The middle school years are a time of transition—both for your kids and you as a parent. One of our staff members heard the following excerpt at a parent middle school orientation, and if you’ve raised a child through the middle school years, you’ll find this analogy is quite accurate. If you haven’t reached this milestone yet, store these words away for future reference.

When Children Turn Into Cats

Adair Lara

Have you ever realized that children are like dogs? Loyal and affectionate, but teenagers are like cats…

It’s so easy to be a dog owner.

You feed it, train it, boss it around. And yet it still puts its head on your knee and gazes at you as if you were a Rembrandt painting and bounds indoors with enthusiasm when you call it.

Then around age 13, your adoring little puppy turns into a cat. When you tell it to come inside, it looks amazed, as if wondering who died and made you emperor.

Instead of dogging your every step, it disappears. You won’t see it again until it gets hungry. Then it pauses on its sprint through the kitchen long enough to turn its nose up at whatever you’re serving.

When you reach out to ruffle its head, in that old affectionate gesture, it twists away from you, then gives you a blank stare, as if trying to remember where it has seen you before. You, not realizing that the dog is now a cat, think something must be desperately wrong.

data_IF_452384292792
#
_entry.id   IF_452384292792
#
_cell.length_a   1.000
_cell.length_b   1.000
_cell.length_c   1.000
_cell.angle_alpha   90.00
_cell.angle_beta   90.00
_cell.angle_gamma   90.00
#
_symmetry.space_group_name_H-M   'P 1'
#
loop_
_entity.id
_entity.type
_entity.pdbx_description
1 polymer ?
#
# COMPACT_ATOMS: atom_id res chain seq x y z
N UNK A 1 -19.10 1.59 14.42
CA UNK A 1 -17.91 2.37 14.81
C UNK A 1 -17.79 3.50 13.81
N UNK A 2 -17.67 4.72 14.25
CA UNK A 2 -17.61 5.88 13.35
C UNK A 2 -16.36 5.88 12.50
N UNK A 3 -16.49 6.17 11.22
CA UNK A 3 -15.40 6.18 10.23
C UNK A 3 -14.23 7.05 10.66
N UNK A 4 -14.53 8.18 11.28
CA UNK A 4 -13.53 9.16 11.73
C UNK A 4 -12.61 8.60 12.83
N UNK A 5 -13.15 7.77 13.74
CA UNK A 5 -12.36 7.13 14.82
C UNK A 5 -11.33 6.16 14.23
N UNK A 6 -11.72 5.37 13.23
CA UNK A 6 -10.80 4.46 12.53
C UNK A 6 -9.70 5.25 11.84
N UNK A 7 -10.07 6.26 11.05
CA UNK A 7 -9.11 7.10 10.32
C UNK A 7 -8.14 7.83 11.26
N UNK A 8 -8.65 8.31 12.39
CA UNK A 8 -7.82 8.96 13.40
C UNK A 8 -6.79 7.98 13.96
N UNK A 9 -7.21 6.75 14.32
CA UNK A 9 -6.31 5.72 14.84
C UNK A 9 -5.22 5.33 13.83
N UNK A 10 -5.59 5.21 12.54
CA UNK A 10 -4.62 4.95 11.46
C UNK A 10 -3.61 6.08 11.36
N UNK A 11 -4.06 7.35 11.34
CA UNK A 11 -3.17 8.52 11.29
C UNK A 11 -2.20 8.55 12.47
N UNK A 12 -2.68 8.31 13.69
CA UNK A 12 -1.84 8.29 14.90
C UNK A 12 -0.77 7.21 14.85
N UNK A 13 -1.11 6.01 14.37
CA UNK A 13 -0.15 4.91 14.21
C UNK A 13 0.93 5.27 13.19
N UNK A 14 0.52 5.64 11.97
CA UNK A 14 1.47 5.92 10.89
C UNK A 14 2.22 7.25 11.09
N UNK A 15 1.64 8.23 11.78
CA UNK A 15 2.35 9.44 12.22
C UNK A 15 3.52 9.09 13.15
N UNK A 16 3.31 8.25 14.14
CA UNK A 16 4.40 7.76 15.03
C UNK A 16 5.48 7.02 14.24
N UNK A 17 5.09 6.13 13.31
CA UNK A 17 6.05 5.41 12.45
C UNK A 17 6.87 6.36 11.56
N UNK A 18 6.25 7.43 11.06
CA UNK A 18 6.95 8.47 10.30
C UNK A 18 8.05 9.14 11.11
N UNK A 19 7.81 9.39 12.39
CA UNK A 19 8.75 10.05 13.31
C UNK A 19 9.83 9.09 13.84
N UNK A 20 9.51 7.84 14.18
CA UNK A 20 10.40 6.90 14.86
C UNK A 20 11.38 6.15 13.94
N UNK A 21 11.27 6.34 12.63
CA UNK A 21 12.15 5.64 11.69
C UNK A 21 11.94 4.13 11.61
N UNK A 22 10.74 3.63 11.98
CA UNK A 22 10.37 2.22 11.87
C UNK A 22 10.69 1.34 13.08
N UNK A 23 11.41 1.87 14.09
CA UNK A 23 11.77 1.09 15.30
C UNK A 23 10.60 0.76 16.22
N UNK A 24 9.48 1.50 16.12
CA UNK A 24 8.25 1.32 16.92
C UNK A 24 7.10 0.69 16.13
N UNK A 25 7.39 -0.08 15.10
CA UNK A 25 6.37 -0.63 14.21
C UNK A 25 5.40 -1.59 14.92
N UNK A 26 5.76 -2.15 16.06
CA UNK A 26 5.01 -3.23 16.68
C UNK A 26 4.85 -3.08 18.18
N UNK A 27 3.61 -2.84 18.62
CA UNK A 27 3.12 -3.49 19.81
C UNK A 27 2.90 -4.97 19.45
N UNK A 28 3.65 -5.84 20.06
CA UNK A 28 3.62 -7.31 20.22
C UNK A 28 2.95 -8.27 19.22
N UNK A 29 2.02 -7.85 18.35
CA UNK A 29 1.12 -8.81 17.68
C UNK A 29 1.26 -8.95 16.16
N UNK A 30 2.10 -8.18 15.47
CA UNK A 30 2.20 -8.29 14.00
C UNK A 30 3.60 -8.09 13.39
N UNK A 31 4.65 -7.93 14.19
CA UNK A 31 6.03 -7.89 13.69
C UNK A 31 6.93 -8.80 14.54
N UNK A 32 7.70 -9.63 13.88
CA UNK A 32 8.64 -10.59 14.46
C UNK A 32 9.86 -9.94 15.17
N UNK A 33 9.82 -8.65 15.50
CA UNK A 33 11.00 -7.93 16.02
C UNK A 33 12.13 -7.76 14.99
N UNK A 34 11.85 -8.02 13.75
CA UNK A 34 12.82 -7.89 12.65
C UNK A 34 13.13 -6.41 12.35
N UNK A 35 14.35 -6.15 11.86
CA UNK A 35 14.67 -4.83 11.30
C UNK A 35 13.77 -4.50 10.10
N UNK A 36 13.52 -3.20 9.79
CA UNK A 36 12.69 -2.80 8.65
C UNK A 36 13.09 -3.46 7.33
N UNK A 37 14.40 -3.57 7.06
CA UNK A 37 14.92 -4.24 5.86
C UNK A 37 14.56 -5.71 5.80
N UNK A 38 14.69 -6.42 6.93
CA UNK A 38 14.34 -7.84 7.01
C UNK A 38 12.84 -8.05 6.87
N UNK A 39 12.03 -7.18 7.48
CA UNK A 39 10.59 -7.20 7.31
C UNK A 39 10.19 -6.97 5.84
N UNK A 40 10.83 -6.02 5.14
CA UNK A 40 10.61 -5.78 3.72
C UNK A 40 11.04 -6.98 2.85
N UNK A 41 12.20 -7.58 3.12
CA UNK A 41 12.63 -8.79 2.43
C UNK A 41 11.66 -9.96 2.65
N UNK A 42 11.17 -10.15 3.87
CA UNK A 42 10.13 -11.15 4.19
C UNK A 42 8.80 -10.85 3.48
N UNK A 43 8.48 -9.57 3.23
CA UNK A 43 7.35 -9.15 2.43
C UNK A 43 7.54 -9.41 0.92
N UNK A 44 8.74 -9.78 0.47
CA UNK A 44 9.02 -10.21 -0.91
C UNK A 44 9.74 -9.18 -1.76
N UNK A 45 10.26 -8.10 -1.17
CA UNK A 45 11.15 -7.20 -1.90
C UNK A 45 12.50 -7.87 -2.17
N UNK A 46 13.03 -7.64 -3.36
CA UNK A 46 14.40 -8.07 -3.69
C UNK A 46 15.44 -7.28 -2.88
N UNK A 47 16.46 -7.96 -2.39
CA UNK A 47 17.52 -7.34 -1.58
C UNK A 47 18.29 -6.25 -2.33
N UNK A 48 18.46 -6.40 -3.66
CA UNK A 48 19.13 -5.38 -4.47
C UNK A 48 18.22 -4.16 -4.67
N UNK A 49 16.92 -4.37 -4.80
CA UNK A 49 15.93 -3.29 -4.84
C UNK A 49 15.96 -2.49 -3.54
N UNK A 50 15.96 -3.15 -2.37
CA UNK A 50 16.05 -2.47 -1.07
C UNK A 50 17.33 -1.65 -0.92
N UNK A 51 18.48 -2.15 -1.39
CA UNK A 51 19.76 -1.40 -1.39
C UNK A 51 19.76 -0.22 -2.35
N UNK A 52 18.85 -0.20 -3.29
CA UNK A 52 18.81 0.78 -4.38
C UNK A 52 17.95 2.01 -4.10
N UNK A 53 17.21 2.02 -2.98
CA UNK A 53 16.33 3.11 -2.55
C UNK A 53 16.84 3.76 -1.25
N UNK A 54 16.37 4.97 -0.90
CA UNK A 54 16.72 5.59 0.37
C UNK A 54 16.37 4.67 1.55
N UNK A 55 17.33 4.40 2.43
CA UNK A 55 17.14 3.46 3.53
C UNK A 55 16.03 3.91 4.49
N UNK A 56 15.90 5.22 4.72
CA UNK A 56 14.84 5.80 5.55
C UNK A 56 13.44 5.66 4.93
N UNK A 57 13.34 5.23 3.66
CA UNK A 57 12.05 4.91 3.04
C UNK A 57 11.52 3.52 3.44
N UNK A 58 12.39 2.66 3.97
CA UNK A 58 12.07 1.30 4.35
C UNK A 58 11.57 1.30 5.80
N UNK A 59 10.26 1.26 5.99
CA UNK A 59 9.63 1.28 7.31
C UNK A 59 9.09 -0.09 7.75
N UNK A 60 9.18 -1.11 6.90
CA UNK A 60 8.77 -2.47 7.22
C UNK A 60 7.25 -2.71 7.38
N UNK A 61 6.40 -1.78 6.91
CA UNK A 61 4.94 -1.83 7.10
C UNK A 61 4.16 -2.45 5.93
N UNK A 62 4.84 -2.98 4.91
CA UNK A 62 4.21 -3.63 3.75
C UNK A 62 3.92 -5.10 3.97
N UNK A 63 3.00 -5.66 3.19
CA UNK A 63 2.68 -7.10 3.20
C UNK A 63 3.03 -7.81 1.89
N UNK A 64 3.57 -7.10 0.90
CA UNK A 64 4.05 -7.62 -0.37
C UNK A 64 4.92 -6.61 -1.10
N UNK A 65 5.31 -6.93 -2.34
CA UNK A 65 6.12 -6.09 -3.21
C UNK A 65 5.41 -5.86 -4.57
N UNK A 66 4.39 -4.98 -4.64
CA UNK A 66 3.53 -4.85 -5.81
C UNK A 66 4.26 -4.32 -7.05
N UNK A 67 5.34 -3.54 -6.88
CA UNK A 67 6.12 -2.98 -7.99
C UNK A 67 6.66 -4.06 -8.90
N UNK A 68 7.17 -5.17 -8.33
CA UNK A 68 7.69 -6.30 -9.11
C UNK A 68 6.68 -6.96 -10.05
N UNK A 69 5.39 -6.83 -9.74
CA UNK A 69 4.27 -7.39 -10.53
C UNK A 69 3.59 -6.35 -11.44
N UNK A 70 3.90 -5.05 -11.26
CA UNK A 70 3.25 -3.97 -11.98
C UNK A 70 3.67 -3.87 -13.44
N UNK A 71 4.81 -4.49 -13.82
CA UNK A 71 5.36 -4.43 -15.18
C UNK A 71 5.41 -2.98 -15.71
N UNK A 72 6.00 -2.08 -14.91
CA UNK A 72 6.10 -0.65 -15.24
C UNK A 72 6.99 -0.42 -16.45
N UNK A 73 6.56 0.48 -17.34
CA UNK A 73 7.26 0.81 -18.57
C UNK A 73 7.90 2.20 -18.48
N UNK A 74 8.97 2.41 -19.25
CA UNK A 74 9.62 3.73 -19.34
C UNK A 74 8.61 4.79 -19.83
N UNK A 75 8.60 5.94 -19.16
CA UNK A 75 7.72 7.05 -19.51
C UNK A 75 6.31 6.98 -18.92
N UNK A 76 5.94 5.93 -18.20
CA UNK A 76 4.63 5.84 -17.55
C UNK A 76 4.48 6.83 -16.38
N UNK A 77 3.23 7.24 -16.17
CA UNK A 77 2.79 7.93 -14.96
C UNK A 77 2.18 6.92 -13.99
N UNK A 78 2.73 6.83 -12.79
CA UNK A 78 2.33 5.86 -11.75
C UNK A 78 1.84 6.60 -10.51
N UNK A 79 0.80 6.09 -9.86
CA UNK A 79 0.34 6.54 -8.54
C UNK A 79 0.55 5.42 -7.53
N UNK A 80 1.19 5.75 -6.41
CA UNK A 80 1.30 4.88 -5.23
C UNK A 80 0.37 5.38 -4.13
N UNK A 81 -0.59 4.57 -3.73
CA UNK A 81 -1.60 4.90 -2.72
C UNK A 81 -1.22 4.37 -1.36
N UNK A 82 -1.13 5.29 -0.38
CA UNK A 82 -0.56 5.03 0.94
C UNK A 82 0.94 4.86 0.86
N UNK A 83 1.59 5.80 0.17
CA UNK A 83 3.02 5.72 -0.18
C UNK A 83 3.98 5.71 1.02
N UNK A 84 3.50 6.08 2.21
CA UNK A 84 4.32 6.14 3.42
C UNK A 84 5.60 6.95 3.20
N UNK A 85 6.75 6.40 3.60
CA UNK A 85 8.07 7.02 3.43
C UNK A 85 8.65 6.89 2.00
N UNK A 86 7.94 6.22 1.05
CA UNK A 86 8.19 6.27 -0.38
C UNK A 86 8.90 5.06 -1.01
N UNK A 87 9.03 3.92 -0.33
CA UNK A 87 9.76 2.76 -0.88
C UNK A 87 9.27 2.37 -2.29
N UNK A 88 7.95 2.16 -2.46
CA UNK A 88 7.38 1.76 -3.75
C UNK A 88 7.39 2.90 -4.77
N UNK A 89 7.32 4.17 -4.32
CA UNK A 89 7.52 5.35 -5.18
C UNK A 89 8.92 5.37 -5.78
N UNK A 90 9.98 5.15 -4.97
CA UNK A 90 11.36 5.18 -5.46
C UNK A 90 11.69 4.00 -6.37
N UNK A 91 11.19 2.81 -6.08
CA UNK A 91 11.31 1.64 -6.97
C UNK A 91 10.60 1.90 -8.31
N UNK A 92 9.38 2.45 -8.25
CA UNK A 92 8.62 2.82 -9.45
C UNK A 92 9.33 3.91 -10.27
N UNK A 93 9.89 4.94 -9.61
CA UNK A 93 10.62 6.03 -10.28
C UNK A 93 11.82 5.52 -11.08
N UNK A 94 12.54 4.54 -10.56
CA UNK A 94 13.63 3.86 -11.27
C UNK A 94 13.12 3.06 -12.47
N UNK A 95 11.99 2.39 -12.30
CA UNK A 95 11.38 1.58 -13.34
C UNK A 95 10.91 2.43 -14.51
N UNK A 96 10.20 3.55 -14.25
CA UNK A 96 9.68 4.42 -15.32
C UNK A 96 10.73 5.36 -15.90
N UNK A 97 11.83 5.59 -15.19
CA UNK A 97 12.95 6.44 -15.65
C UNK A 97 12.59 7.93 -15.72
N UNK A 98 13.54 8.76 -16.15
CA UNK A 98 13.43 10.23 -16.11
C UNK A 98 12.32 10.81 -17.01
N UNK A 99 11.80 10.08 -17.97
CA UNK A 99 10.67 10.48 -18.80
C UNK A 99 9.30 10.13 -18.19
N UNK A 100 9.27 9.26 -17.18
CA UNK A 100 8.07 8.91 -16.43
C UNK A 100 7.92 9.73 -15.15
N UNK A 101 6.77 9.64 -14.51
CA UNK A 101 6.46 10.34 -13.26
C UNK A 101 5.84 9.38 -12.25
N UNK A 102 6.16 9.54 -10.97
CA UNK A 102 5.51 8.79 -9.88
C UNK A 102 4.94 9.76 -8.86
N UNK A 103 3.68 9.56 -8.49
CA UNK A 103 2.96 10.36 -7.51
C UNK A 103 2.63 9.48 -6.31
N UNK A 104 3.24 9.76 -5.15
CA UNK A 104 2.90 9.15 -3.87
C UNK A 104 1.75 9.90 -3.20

It seems so antisocial, so distant.

It won’t go on family outings.

Since you’re the one who raised it, taught it to fetch and stay and sit on command, you assume that you did something wrong.

Flooded with guilt and fear, you redouble your efforts to make your pet behave.

Only now you’re dealing with a cat, so everything that worked before now produces the opposite of the desired result.

Call it, and it runs away. Tell it to sit, and it jumps on the counter.

The more you go toward it, with open arms, the more it moves away.

Instead of continuing to act like a dog owner, you should learn to behave like a cat owner.

Put a dish of food near the door, and let it come to you.

Sit still, and it will come, seeking that warm, comforting lap it has not entirely forgotten.

Be there to open the door for it.

And just remember…

One day your grown-up child will walk into the kitchen, give you a big kiss and say, “You’ve been on your feet all day. Let me get those dishes for you.”

Then you’ll realize your cat is now a dog again!